• Specialist study planner software – Take advantage of study planner apps, like My Study Planner, available for smart phones and tablets, which can help you manage your study schedules. Websites like MyStudyLife.com are also helpful, allowing you to create an account to better organize your study time with to-do lists and calendars.

    Screen Shot 2019-11-25 at 10.55.11 pm.png

  • Research using the app store or google to find programs

FSKLRG11 – Use routine strategies for work-related learning


This unit describes the skills and knowledge required to identify own learning goals and needs and develop a formal learning plan to participate in a vocational or workplace learning environment.

It will help you identify your preferred learning style, the resources available to support your learning and opportunities for workplace learning. It will also provide you with the tools required for developing a learning plan.

This module is designed to assist you to undertake the FSK20119 Certificate II in Skills for Work and Vocational Pathways.

The module highlights the challenges of maintaining skills and knowledge in today’s workplace and explores the important role that learning plays in managing and adapting to workplace change.

Module Outcomes

Sections in this module include:

  1. Life-Long Learning
  2. Learning Styles and Preferences
  3. Strategies for Training and Development
  4. Barriers to Learning and Development
  5. Developing a Learning Plan.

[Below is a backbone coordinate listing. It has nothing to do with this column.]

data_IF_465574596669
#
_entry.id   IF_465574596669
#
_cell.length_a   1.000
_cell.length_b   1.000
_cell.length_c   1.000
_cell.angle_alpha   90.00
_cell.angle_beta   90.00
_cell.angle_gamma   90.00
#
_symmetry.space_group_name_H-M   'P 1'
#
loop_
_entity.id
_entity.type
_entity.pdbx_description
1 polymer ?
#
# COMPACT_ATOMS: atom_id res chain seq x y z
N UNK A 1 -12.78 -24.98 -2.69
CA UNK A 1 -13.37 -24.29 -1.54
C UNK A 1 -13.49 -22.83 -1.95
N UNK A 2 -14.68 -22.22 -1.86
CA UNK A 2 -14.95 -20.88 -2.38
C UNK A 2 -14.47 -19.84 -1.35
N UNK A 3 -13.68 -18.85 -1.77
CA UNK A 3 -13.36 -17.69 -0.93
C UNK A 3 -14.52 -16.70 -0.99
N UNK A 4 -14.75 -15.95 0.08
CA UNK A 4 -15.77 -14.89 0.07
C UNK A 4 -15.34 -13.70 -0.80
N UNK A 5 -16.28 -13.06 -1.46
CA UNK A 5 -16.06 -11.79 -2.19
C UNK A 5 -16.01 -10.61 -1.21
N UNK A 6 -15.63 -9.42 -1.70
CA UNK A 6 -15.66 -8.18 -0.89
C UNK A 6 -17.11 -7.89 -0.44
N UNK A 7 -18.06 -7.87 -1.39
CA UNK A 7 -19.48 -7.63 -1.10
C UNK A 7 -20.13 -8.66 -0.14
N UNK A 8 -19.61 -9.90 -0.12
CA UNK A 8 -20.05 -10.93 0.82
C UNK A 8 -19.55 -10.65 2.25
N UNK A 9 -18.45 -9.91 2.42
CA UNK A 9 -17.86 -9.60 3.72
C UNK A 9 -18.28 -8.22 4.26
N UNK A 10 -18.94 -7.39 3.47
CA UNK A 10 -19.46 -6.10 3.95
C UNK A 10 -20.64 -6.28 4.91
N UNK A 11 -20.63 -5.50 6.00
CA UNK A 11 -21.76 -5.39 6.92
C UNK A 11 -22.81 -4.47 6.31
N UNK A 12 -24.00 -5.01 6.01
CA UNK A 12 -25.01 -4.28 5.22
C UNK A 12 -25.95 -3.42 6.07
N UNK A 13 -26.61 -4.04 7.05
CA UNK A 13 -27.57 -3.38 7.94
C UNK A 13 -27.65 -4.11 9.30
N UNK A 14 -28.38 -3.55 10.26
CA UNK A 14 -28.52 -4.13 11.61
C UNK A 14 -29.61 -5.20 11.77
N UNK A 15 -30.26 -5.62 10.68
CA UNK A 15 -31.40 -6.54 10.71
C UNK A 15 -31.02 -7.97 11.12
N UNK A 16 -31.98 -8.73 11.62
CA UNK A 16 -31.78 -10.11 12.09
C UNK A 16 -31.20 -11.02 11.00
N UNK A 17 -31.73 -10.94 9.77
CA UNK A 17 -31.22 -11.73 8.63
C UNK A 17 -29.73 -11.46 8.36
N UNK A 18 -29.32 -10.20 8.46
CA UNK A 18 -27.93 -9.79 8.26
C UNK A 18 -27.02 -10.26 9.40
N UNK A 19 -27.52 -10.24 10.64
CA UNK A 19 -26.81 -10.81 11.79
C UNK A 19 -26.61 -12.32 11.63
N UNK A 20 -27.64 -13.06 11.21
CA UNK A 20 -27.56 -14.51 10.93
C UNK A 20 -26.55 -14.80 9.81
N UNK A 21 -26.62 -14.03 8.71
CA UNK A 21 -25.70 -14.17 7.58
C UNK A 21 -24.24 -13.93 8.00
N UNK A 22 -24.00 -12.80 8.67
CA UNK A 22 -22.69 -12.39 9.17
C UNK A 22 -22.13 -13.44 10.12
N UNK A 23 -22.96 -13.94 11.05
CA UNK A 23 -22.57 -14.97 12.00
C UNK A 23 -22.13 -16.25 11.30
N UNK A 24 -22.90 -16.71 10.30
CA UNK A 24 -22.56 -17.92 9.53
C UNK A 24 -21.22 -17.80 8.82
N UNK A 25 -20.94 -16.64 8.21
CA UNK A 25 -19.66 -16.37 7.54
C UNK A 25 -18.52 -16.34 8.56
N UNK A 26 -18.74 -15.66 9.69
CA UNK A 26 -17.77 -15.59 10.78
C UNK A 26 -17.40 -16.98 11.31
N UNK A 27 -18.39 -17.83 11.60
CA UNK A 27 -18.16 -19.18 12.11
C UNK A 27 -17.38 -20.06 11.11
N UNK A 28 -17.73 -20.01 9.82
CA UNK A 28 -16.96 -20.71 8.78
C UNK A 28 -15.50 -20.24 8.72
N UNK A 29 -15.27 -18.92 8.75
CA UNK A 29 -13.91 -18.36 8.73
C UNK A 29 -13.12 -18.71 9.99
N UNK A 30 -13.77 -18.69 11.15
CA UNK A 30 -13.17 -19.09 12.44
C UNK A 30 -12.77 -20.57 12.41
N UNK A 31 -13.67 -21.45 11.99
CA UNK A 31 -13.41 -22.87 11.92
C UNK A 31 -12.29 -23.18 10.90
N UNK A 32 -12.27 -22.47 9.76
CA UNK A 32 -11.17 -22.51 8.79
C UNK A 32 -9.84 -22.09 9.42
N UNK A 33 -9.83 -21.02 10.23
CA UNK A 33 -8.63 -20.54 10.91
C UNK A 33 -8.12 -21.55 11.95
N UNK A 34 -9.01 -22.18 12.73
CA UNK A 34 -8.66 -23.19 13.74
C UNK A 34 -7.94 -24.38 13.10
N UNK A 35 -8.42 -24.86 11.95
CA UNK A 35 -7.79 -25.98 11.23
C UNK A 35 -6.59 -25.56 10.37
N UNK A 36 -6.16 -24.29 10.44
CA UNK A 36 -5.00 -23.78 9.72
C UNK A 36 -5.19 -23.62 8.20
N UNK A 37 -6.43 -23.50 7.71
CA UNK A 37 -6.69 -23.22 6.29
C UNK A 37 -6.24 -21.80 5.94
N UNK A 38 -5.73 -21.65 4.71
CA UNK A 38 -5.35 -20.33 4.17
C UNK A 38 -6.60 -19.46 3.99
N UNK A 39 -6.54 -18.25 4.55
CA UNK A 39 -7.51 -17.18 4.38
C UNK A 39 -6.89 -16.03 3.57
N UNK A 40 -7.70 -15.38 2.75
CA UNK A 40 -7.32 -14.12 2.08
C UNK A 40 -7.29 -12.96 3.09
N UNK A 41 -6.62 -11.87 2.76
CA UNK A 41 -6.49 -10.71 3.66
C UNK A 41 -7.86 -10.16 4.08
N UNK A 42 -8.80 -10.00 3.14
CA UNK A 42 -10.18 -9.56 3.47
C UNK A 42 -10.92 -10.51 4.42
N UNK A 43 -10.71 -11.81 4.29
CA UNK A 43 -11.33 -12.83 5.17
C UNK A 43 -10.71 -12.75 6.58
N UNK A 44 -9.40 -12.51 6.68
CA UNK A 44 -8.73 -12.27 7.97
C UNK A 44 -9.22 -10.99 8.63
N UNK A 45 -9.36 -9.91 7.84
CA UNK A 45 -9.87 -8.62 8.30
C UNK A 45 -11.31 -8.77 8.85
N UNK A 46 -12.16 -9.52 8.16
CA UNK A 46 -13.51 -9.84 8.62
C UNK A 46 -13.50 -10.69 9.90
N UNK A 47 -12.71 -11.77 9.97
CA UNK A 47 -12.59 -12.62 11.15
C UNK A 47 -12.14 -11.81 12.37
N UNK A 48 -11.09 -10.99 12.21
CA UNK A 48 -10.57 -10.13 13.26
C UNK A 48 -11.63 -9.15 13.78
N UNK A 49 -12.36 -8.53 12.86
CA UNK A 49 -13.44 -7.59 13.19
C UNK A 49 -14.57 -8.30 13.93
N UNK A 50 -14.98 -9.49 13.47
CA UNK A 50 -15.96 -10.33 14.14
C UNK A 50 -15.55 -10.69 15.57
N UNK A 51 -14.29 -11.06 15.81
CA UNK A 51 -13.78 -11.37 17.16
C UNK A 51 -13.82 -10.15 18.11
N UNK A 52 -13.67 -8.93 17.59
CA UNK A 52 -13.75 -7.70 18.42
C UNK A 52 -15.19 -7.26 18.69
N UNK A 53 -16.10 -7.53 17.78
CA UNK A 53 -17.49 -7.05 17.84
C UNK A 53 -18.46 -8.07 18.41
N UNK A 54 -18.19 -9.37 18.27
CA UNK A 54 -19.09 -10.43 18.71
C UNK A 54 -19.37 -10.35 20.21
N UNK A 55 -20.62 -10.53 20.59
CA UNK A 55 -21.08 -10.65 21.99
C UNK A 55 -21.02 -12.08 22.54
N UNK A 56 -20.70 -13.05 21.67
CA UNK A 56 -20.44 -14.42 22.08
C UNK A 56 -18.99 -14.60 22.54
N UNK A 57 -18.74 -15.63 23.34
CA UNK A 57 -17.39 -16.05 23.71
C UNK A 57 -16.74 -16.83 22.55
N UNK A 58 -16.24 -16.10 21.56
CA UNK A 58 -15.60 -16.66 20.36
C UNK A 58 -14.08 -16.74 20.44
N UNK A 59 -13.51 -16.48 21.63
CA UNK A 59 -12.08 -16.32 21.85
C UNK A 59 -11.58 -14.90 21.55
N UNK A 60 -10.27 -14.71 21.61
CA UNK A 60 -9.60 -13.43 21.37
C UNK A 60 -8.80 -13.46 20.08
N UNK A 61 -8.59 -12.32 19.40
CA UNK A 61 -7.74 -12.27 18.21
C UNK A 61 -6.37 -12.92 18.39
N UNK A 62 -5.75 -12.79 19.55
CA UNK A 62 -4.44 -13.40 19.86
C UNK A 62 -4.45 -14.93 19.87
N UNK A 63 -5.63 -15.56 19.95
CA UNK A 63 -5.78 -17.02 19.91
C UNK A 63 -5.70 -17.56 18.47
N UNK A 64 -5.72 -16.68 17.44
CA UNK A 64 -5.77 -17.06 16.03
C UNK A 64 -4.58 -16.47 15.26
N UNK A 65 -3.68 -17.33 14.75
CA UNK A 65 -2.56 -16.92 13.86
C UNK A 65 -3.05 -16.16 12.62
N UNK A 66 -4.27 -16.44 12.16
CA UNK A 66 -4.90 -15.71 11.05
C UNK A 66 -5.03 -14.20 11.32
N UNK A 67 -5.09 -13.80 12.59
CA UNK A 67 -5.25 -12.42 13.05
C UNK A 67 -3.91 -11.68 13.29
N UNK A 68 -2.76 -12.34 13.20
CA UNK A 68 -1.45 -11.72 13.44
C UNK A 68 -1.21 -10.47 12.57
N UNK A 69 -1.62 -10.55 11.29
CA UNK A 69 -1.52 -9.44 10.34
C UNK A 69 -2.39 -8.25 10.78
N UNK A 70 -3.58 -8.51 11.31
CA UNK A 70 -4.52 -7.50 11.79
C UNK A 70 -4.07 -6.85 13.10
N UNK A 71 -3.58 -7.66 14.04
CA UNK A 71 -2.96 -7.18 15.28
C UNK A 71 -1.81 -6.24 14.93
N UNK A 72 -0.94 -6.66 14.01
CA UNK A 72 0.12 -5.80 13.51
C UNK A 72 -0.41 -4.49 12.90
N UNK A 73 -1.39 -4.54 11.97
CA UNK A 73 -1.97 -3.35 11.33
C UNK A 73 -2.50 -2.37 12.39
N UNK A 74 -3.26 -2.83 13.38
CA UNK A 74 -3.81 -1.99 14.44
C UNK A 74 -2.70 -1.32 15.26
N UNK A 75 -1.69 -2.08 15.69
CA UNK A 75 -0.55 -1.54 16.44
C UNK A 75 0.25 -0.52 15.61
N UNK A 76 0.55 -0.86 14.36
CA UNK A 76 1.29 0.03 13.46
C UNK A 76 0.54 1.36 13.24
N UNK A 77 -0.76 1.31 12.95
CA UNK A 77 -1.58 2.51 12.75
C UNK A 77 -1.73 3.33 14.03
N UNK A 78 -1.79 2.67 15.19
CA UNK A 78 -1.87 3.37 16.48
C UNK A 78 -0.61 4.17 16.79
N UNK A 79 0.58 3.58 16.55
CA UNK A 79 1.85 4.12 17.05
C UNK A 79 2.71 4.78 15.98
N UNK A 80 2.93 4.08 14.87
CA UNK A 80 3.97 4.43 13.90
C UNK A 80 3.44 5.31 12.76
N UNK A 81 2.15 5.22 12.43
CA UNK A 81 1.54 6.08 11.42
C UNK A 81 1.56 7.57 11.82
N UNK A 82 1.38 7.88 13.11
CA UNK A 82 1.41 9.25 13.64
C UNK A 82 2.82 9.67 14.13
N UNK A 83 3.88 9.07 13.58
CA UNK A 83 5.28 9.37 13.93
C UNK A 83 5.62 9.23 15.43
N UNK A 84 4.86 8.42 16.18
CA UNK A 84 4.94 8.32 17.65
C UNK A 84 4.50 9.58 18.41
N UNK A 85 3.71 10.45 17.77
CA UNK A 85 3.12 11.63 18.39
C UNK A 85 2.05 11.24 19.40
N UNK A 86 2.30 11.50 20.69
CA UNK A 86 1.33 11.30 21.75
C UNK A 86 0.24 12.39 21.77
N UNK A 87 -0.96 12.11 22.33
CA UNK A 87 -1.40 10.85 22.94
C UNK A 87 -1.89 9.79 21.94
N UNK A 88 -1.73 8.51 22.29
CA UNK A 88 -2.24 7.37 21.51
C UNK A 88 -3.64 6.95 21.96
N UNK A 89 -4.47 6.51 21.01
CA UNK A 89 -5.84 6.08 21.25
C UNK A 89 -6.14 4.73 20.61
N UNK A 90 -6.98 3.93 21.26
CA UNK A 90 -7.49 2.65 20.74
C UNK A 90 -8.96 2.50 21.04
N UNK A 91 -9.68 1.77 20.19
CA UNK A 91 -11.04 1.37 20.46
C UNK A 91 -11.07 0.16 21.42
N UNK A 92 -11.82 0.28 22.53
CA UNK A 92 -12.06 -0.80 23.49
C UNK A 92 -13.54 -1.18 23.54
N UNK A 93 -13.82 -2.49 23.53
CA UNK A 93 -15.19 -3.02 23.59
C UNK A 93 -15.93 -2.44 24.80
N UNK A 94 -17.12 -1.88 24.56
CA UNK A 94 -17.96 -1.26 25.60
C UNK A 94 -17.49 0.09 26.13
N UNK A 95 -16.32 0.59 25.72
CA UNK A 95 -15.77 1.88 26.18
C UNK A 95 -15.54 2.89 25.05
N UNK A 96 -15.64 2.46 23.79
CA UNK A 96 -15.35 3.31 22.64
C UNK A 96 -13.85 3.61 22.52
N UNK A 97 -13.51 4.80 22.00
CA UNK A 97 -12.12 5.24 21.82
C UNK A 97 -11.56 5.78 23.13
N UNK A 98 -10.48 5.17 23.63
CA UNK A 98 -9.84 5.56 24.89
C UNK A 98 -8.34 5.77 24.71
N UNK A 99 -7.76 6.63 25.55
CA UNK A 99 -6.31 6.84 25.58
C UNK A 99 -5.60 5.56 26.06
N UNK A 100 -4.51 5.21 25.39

Strategies to Support Learning – Handouts


Life-Long Learning Video

  • lifelong learning;
  • workplace learning; and
  • developing a learning plan.

Useful Articles and Videos

These articles and videos will help develop an understanding of this topic and learning outcomes.  Reading articles like these is useful to develop more of an understanding of how your personal preferences can influence and affect how you learn and grow. having a deep understanding of yourself will help you in your career.


Learning Styles of different MBTI personality types

Learn to reframe a fixed mindset to a growth mindset 

Everyday opportunities to develop a growth mindset 


There is no such thing as a good or bad memory

There is no such thing as a good or bad memory 

Understanding your learning style


Understanding Learning style with Body Language

Understanding Learning style with Body Language 

What is your personality type

What is your Personality Type 

The power of self belief

The power of self belief 

The one thing about your brain that knowing will change your life

The one thing about your brain that knowing will change your life

The difference between a growth and fixed mindset

The difference between a growth and fixed mindset

This is Water –

This is water

Business Email Etiquette

Email in the workplace is the most common form of written communication. The following guidelines are useful to consider to ensure that you come across as professional, polite and credible.


Include a clear, direct subject line.

Examples of a good subject line include “Meeting date changed,” “Quick question about your presentation,” or “Suggestions for the proposal.”

“People often decide whether to open an email based on the subject line,” Pachter says. “Choose one that lets readers know you are addressing their concerns or business issues.”

Use a professional email address.

If you work for a company, you should use your company email address. But if you use a personal email account–whether you are self-employed or just like using it occasionally for work-related correspondences —you should be careful when choosing that address.

You should always have an email address that conveys your name so that the recipient knows exactly who is sending the email. Never use email addresses (perhaps remnants of your grade-school days) that are not appropriate for use in the workplace, such as “babygirl@…” or “beerlover@…” -; no matter how much you love a cold brew.

Be careful with ‘reply all.’